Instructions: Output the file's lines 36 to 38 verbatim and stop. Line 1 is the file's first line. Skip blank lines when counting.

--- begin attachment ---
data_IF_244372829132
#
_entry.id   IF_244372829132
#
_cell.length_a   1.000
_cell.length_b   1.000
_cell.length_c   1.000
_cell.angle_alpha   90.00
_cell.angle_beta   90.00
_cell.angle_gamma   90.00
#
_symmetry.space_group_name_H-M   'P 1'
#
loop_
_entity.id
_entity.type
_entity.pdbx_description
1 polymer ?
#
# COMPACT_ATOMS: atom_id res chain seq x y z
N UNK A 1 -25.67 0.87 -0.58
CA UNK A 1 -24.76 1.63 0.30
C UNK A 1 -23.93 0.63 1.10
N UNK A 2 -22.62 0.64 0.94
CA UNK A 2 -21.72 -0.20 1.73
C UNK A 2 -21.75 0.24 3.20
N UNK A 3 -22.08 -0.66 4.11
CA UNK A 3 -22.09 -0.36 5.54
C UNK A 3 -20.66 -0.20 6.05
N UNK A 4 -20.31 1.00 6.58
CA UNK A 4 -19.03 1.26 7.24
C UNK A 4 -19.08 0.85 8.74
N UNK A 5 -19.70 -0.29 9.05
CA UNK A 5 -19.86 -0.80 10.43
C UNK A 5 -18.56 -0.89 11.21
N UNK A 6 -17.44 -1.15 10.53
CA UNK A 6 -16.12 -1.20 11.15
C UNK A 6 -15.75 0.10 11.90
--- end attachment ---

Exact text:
N UNK A 6 -17.44 -1.15 10.53
CA UNK A 6 -16.12 -1.20 11.15
C UNK A 6 -15.75 0.10 11.90